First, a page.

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Arguing Firearm Possession at the Delaware Supreme Court

Arguing Firearm Possession at the Delaware Supreme Court

Yesterday I argued the case of State v. Eley at the Delaware Supreme Court. This appeal was the result of a trial that occurred early in 2009. The backstory of this case is essentially that Mr. Eley was residing in an apartment that he rented, and he allowed his girlfriend, cousin, and sister to reside there. His sister lawfully owned a firearm that she kept at the residence. Mr. Eley is prohibited by law from possessing a firearm.

Mr. Eley was convicted of possession of a firearm by a person prohibited through the theory of constructive possession. Constructive possession is essentially that although something may not be in your immediate possession, you have power over the item and are therefore in possession of it.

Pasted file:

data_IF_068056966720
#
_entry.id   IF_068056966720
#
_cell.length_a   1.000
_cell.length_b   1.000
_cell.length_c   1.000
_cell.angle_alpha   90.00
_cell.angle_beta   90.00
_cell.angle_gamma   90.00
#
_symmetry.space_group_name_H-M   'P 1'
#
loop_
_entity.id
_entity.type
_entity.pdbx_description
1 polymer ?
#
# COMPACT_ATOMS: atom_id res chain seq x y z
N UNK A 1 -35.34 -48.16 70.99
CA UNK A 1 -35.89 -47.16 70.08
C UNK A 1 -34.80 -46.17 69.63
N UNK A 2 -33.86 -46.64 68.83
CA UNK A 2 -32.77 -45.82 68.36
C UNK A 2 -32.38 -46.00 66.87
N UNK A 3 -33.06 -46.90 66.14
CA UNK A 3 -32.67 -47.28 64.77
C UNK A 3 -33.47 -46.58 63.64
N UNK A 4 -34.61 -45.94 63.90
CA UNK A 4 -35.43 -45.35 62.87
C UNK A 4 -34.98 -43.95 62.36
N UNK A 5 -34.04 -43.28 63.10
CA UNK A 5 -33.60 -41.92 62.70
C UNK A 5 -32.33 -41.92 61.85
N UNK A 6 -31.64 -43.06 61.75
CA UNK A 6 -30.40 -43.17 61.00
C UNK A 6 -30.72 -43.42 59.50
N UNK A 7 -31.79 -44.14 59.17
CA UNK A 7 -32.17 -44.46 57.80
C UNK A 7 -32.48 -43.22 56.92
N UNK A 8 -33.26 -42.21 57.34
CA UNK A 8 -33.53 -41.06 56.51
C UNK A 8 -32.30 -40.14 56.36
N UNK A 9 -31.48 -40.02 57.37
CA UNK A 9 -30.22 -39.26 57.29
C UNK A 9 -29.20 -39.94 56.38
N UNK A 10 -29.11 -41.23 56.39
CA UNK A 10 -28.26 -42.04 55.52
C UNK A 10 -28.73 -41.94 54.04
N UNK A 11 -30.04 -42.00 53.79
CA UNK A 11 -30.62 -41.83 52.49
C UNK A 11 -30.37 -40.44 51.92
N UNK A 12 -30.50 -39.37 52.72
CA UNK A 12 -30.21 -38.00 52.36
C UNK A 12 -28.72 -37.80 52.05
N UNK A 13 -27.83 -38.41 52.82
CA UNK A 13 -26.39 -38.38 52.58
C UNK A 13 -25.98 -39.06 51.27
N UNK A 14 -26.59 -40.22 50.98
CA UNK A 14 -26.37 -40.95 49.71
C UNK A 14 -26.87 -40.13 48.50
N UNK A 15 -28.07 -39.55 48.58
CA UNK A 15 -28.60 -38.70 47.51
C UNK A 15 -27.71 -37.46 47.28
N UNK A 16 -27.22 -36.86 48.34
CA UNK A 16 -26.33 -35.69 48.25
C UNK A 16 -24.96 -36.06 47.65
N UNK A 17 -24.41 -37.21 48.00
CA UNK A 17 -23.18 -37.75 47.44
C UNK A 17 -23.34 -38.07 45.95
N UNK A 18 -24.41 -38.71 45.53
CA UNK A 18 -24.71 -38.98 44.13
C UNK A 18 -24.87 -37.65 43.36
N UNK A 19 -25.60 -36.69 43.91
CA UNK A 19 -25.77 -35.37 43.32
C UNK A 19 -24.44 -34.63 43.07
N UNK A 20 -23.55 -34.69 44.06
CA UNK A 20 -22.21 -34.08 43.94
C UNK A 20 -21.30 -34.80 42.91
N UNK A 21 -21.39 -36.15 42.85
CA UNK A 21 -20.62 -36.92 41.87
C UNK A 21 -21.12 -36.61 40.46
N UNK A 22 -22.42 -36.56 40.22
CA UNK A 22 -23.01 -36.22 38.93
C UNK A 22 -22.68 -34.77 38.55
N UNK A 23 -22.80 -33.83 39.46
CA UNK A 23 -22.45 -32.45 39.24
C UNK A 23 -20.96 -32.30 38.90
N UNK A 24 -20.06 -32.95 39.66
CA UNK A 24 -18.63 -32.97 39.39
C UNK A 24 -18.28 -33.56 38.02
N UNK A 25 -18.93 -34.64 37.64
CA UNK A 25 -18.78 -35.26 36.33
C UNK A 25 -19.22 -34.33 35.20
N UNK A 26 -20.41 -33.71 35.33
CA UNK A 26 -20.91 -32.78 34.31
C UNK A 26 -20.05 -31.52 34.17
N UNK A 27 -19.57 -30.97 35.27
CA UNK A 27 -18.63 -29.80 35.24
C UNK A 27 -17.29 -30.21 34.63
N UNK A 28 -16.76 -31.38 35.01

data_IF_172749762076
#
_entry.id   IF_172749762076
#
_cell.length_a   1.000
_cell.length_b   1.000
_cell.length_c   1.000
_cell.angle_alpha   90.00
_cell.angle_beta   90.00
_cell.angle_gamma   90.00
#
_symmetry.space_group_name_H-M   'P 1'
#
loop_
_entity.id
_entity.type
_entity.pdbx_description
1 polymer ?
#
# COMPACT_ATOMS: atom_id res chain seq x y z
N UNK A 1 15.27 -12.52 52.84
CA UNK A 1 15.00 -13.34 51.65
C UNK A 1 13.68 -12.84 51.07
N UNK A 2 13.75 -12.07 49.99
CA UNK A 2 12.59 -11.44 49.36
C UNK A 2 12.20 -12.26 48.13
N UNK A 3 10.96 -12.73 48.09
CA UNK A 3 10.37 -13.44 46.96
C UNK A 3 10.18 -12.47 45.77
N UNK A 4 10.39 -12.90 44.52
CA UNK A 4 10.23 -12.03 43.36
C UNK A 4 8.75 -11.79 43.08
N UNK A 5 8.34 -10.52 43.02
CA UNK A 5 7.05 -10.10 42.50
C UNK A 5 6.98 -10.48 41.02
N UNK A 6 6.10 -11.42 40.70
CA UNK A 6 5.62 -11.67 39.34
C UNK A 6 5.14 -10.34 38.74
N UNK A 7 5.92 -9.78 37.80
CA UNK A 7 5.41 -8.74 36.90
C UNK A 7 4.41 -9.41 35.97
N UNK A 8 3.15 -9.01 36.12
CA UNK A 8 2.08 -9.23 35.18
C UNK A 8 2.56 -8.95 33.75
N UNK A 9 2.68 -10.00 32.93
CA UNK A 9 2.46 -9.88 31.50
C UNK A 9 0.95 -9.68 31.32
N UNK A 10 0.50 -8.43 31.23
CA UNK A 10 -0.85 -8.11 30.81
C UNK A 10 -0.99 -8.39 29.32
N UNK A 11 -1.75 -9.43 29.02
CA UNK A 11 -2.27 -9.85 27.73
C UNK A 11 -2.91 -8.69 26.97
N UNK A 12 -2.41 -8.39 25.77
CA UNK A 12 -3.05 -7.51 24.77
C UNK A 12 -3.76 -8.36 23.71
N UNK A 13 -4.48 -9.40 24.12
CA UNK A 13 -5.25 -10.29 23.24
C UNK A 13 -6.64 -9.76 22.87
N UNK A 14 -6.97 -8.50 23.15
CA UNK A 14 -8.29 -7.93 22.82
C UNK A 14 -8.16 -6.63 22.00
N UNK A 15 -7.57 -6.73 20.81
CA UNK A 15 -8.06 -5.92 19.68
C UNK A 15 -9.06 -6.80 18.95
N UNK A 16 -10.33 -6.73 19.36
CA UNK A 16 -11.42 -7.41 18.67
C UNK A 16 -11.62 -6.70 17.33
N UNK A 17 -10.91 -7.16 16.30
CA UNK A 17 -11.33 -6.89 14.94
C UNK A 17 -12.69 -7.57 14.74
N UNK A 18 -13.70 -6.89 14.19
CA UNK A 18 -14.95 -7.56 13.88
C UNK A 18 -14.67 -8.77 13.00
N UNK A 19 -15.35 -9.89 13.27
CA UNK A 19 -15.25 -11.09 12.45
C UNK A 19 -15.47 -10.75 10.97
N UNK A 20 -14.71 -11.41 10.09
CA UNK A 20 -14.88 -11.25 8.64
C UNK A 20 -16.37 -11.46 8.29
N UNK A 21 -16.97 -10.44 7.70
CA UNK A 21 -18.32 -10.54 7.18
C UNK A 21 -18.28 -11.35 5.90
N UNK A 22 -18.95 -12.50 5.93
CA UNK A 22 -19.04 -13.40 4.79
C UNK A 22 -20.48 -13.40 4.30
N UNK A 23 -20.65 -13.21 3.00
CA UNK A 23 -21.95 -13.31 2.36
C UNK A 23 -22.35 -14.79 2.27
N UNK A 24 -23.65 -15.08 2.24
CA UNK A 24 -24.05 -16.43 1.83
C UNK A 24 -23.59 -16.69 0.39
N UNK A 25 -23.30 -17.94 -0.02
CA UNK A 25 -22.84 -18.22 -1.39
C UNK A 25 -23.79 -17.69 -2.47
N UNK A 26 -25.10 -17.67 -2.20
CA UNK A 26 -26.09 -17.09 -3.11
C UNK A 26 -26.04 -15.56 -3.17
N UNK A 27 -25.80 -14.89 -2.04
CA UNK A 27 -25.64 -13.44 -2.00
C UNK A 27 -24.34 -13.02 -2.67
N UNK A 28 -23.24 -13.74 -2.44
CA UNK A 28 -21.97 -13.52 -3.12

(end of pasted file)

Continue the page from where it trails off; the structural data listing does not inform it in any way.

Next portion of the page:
This argument was in front of the Chief Justice, Justice Holland, and Justice Ridgely. It is often difficult to start these arguments based on the fact that it is only a matter of time before the justices will interrupt your argument with questions. This is, by the way, a godsend, most good criminal defense lawyers tend to be quick-witted and are able to answer a question on their feet.

The appeal was separated into two arguments, the first being that there was not enough evidence for the charge to go to the jury, and second that a prosecutor’s misstatement of the law poisoned the jury and the trial Judge’s failure to correct this made the trial unfair. The argument was spirited and Justice’s were more than fair to me and the attorney arguing for the State. I can only sit back and wait until I get a decision, and hopefully, my client will be set free.


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